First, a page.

In an effort to understand how humans impact the Earth, over the next few posts on Your Wild Home, I’ll be examining the pros and cons of different energy sources. I’ll be covering coal, oil, gas, solar, wind, and geothermal energy. Let me know what you think by leaving a comment!
It’s all about balance. You love your serviceable flannels and wools, but sometimes a girl just needs the smooth feel of light cotton and a bit of indulgent silk in her at-home downtime wardrobe arsenal. You care deeply about the environment, yet windowsill-planted herbs and mindful empty container recycling embody the totality of your current green living practice.
Then there’s the fundamental balance of budgeting. Hard-earned cash spent overwhelmingly on the basic need for home heating seems unnecessarily expensive.
Where to search for a solution? Should you switch heat sources? The properties and efficiency of coal have remained well studied over time due to its wide utilization, and coal remains one of our most abundant natural energy resources. With that in mind, here are the pros and cons of using coal heat.
The most common type of coal used for home heating is anthracite, the hardest type of coal. Anthracite’s dense composition results in high energy efficiency. It burns hot and long, producing 13,000 to 15,000 BTU’s per pound. To put this figure in perspective, that’s almost twice as much as you could get from burning wood.
Coal production remains on the rise and is keeping up with current demand. As a result, you should have no problem finding a consistent source of your heating supply. If you happen to live in the Western U.S., coal production is slated to increase within the next few years. Because coal production is a mature industry, its predictability is substantial.
The cost of coal varies depending on where you live, but its price tag remains relatively stable compared to other heating sources. Fuel calculators can help predict your real-life cost comparatively. Because anthracite coal burns efficiently, your stove will provide more hours of heat with less fuel than if you were using other sources, such as wood.
Burning coal in your home is as simple as acquiring a stove and maintaining your system. If you can load a washing machine and empty out dryer lint, you already possess the required skill set!
Some stoves utilize an already existing chimney, which lowers start-up cost. However, stoves which do not require a chimney simply plug into your electric outlet. Many come with self-loading and automatic stoke options which add to efficiency and ease of use.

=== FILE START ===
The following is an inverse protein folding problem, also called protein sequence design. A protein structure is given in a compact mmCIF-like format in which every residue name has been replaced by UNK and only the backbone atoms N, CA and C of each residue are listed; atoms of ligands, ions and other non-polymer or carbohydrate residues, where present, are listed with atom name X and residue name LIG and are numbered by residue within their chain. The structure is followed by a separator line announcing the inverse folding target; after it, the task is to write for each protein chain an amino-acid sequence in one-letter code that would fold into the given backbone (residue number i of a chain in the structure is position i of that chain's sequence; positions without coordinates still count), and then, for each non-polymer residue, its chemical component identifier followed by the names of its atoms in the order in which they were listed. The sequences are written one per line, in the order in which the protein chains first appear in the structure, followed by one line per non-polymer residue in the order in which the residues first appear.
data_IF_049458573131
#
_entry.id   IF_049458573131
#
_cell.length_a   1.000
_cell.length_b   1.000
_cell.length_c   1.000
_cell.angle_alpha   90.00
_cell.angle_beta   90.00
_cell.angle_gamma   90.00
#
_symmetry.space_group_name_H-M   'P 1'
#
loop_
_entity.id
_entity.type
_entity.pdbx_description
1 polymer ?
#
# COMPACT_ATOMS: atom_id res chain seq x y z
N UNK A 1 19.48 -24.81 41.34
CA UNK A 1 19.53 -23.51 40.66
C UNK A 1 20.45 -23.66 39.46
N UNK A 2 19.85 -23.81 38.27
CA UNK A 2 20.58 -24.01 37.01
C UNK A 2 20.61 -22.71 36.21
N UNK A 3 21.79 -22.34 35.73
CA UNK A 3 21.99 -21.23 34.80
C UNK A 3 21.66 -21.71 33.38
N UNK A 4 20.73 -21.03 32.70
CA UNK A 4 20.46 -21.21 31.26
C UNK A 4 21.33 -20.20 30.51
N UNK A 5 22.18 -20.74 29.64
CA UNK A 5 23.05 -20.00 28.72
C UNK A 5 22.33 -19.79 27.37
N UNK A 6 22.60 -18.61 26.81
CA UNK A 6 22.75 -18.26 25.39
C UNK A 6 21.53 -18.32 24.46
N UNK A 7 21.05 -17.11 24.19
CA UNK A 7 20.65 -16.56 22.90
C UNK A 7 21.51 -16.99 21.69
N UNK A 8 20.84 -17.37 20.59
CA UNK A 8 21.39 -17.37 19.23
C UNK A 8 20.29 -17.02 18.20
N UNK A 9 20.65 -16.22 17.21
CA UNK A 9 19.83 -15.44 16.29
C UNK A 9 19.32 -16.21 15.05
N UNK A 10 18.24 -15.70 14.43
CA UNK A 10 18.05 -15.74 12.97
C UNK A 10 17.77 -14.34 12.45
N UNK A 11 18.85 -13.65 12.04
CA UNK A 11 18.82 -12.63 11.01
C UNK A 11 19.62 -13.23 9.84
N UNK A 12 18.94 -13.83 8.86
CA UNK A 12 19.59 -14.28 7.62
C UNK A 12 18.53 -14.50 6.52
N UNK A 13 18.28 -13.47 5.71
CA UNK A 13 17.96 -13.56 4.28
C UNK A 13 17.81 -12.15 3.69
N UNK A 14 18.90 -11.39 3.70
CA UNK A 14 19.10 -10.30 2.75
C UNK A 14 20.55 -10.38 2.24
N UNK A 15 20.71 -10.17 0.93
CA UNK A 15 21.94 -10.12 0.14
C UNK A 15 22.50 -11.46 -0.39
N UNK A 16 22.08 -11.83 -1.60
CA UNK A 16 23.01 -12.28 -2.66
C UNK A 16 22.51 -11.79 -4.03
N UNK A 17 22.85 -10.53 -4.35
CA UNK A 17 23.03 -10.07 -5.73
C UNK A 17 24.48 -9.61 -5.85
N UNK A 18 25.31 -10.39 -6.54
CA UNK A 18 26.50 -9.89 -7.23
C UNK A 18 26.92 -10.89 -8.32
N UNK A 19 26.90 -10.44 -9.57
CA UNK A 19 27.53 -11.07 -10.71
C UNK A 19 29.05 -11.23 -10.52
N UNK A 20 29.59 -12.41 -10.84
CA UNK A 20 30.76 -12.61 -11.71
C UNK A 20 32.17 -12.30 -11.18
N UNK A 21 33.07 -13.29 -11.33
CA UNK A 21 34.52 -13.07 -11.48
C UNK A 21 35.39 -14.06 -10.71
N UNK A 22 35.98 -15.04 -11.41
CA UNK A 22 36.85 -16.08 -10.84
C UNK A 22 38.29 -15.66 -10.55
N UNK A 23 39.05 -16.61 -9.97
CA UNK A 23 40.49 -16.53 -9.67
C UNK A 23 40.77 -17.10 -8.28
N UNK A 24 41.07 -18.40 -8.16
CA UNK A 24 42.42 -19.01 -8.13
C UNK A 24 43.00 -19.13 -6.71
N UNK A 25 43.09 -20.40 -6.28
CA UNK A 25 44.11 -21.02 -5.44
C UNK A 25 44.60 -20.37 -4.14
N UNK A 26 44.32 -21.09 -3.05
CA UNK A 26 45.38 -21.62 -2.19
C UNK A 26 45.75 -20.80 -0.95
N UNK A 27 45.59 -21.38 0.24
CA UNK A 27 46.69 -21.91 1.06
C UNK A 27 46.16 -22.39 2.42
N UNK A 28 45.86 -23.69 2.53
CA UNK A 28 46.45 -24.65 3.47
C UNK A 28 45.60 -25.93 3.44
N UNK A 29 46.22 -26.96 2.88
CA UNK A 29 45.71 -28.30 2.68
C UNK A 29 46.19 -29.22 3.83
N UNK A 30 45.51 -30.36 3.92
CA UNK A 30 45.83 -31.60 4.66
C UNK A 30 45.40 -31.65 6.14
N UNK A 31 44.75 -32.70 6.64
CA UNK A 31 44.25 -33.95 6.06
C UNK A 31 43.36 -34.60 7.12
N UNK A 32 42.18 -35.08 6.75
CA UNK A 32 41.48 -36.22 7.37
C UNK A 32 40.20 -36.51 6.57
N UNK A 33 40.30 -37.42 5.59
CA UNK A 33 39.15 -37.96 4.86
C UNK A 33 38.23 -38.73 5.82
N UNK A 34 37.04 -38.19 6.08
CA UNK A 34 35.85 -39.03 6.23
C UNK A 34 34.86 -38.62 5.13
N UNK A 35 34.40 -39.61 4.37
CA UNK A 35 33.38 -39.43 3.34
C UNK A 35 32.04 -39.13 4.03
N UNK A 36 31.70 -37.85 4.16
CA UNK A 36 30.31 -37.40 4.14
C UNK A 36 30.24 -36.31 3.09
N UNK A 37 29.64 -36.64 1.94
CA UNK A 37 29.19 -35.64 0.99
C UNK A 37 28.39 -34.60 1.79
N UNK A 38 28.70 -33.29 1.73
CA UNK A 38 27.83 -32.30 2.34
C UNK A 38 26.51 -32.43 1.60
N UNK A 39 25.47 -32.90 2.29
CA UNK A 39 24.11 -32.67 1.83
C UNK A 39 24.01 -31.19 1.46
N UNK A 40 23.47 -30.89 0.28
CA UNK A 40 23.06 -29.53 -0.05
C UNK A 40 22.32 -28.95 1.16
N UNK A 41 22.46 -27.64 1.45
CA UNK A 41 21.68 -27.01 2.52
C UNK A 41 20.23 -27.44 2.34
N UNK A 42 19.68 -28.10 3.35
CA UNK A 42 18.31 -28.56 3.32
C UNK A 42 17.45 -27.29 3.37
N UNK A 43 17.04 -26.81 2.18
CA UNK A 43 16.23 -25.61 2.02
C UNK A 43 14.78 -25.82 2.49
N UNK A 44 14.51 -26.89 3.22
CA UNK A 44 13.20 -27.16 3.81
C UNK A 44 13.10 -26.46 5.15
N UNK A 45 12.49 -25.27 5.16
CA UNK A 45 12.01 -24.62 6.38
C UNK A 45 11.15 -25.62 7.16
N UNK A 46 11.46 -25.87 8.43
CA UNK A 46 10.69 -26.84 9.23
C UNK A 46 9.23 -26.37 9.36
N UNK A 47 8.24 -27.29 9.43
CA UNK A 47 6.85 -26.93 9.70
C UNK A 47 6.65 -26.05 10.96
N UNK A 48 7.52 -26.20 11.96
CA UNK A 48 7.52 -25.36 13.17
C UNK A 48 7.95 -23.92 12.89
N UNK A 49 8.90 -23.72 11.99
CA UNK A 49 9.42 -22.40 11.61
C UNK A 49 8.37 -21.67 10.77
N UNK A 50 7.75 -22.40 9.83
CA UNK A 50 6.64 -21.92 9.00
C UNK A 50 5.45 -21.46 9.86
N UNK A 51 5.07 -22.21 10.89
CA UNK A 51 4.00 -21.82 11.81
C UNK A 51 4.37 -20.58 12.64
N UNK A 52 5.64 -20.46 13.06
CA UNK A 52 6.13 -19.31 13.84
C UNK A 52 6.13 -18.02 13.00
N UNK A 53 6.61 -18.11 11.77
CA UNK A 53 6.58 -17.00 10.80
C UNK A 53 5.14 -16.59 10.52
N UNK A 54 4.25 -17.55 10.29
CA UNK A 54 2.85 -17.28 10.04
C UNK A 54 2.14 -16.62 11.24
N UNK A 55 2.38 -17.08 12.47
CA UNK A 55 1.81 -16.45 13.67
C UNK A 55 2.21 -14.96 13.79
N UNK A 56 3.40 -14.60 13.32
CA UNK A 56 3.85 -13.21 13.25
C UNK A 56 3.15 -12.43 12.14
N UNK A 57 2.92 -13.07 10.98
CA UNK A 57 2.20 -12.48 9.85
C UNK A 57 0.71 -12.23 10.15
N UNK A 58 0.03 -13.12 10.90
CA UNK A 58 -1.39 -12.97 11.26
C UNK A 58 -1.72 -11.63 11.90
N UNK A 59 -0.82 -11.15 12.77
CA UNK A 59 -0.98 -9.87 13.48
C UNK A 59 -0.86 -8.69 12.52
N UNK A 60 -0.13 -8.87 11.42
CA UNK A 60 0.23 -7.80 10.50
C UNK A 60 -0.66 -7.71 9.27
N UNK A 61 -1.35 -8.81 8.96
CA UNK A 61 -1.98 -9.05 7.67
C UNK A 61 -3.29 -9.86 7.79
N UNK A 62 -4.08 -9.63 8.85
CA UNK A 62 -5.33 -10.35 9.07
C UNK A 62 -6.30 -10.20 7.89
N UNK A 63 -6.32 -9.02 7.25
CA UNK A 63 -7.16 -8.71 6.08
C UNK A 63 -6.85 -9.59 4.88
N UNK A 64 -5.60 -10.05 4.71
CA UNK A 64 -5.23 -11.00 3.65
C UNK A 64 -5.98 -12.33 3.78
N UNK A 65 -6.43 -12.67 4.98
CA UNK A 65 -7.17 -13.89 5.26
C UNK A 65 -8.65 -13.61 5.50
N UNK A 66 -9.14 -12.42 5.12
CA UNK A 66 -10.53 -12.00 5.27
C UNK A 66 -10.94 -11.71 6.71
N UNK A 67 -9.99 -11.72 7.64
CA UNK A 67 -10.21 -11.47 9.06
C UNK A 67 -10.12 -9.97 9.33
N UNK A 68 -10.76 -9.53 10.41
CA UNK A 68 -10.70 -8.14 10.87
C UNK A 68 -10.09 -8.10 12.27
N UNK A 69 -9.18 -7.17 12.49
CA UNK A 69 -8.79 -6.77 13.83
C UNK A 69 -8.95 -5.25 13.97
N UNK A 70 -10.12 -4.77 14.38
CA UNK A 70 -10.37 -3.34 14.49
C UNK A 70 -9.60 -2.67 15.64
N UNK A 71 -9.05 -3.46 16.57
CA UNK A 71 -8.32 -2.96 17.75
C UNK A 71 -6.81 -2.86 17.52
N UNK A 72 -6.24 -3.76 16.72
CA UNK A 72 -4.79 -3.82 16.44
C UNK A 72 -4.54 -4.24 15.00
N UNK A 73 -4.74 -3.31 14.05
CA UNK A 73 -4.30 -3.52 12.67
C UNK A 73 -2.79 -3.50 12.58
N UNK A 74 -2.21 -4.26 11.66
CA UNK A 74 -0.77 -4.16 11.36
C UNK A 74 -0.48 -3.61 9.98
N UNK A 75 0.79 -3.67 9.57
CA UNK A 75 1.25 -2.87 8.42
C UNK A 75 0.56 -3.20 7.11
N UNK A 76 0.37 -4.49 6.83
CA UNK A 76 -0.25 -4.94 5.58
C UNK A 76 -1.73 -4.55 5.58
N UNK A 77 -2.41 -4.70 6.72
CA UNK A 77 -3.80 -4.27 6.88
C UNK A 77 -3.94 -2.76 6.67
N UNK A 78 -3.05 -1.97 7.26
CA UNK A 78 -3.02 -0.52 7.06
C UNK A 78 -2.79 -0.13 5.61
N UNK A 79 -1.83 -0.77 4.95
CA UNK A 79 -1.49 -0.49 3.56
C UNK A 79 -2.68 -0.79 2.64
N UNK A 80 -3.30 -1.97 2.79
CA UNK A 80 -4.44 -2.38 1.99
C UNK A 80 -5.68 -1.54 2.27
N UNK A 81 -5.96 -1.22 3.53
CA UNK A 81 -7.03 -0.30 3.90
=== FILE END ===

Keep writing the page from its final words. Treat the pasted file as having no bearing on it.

Coal is a finite natural resource. Because it lies deep in underground beds, any determination of present amount inevitably requires guesswork. Annual coal production figures predict current coal reserves will last less than 300 years. The use of coal as an energy source burdens the environment in a non-reversible manner.
Ash that results from the burning of coal contains harmful heavy metals including arsenic, lead and mercury. Careful consideration of coal ash is important because you will be handling it regularly and disposing it, at least temporarily, in or around your home. Coal ash requires mindful supervision. It is so caustic it can corrode pipes and steel.
On a larger scale, heavy metals that can seep into the ground can infiltrate water sources. Because of our planet’s hydraulic cycle, these heavy metals evaporate into the ozone then rain back down on us, a phenomenon known as acid rain. Acid rain directly affects all aspects of our ecosystem. Make no mistake, ingested in larger than trace amounts, heavy metals are toxic.
Coal energy conversion results in the release of carbon and sulfur dioxide. Coal’s high carbon content makes it the number one contributor of environmental CO2 emission. High among the ranks of damaging greenhouse gases, carbon and sulfur dioxide hold atmospheric heat to the progressive effect of global warming.
Carbon dioxide is an atmospheric guest that outstays its welcome. Simply put, CO2’s emission effect will last thousands of years. No amount of windowsill gardening can counteract that.
The earth undergoes excavation to acquire coal. Mountains become razed, and artificial underground fissures form. Abandoned mines pose a variety of dangers, including steep unpredictable cliffs and the formation of underground water pits. Active mines tap into, and release, pockets of poisonous methane gas. The full impact of mining’s human-made alteration to our planet’s environmental evolution is still undiscovered. But one thing remains immediately clear. Mining industrialization directly tips the natural ecological balance.
The pros and cons bring us back to balance. You’ll notice that coal heat pros are directly beneficial on a personal level. Coal is relatively inexpensive, efficient, easy to use and abundant. The cons of coal heat and use, however, are more global and long-term in nature. A nonrenewable caustic energy resource, the production and use of coal inflicts immediate harm to our planet.
In weighing the pros and cons for coal heat, in what direction does your balance tip?